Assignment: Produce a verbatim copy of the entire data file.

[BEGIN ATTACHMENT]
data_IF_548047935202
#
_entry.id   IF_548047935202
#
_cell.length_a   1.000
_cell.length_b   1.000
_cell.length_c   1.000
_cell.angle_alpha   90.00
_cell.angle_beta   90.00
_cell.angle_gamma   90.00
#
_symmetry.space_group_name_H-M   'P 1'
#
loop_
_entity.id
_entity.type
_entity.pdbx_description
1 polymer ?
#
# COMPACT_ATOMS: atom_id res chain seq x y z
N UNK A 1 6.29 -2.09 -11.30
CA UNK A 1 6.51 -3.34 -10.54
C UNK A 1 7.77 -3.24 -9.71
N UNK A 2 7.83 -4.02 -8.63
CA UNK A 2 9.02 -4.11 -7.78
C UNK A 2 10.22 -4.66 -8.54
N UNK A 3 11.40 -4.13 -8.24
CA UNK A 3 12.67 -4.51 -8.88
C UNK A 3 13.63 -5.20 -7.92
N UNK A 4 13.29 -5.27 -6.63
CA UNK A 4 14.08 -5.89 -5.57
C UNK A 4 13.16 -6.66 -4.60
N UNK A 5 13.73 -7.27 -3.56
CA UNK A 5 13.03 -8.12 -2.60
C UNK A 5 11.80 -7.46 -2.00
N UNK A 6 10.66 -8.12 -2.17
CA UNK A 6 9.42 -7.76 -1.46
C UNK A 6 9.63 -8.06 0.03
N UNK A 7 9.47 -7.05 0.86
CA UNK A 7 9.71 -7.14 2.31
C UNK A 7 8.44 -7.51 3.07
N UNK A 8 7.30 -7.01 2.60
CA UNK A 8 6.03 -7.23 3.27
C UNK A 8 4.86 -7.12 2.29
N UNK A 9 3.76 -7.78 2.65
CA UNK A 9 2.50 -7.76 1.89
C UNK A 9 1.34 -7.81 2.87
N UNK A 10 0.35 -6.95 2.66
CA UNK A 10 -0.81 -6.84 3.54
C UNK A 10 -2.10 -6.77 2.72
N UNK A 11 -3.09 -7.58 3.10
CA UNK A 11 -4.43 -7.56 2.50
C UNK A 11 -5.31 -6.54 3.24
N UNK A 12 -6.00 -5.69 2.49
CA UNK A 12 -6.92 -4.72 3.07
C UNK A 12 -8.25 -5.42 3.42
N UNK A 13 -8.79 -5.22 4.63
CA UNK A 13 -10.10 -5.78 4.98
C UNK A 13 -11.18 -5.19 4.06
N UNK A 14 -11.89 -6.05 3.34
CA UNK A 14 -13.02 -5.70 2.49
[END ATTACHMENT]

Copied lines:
data_IF_548047935202
#
_entry.id   IF_548047935202
#
_cell.length_a   1.000
_cell.length_b   1.000
_cell.length_c   1.000
_cell.angle_alpha   90.00
_cell.angle_beta   90.00
_cell.angle_gamma   90.00
#
_symmetry.space_group_name_H-M   'P 1'
#
loop_
_entity.id
_entity.type
_entity.pdbx_description
1 polymer ?
#
# COMPACT_ATOMS: atom_id res chain seq x y z
N UNK A 1 6.29 -2.09 -11.30
CA UNK A 1 6.51 -3.34 -10.54
C UNK A 1 7.77 -3.24 -9.71
N UNK A 2 7.83 -4.02 -8.63
CA UNK A 2 9.02 -4.11 -7.78
C UNK A 2 10.22 -4.66 -8.54
N UNK A 3 11.40 -4.13 -8.24
CA UNK A 3 12.67 -4.51 -8.88
C UNK A 3 13.63 -5.20 -7.92
N UNK A 4 13.29 -5.27 -6.63
CA UNK A 4 14.08 -5.89 -5.57
C UNK A 4 13.16 -6.66 -4.60
N UNK A 5 13.73 -7.27 -3.56
CA UNK A 5 13.03 -8.12 -2.60
C UNK A 5 11.80 -7.46 -2.00
N UNK A 6 10.66 -8.12 -2.17
CA UNK A 6 9.42 -7.76 -1.46
C UNK A 6 9.63 -8.06 0.03
N UNK A 7 9.47 -7.05 0.86
CA UNK A 7 9.71 -7.14 2.31
C UNK A 7 8.44 -7.51 3.07
N UNK A 8 7.30 -7.01 2.60
CA UNK A 8 6.03 -7.23 3.27
C UNK A 8 4.86 -7.12 2.29
N UNK A 9 3.76 -7.78 2.65
CA UNK A 9 2.50 -7.76 1.89
C UNK A 9 1.34 -7.81 2.87
N UNK A 10 0.35 -6.95 2.66
CA UNK A 10 -0.81 -6.84 3.54
C UNK A 10 -2.10 -6.77 2.72
N UNK A 11 -3.09 -7.58 3.10
CA UNK A 11 -4.43 -7.56 2.50
C UNK A 11 -5.31 -6.54 3.24
N UNK A 12 -6.00 -5.69 2.49
CA UNK A 12 -6.92 -4.72 3.07
C UNK A 12 -8.25 -5.42 3.42
N UNK A 13 -8.79 -5.22 4.63
CA UNK A 13 -10.10 -5.78 4.98
C UNK A 13 -11.18 -5.19 4.06
N UNK A 14 -11.89 -6.05 3.34
CA UNK A 14 -13.02 -5.70 2.49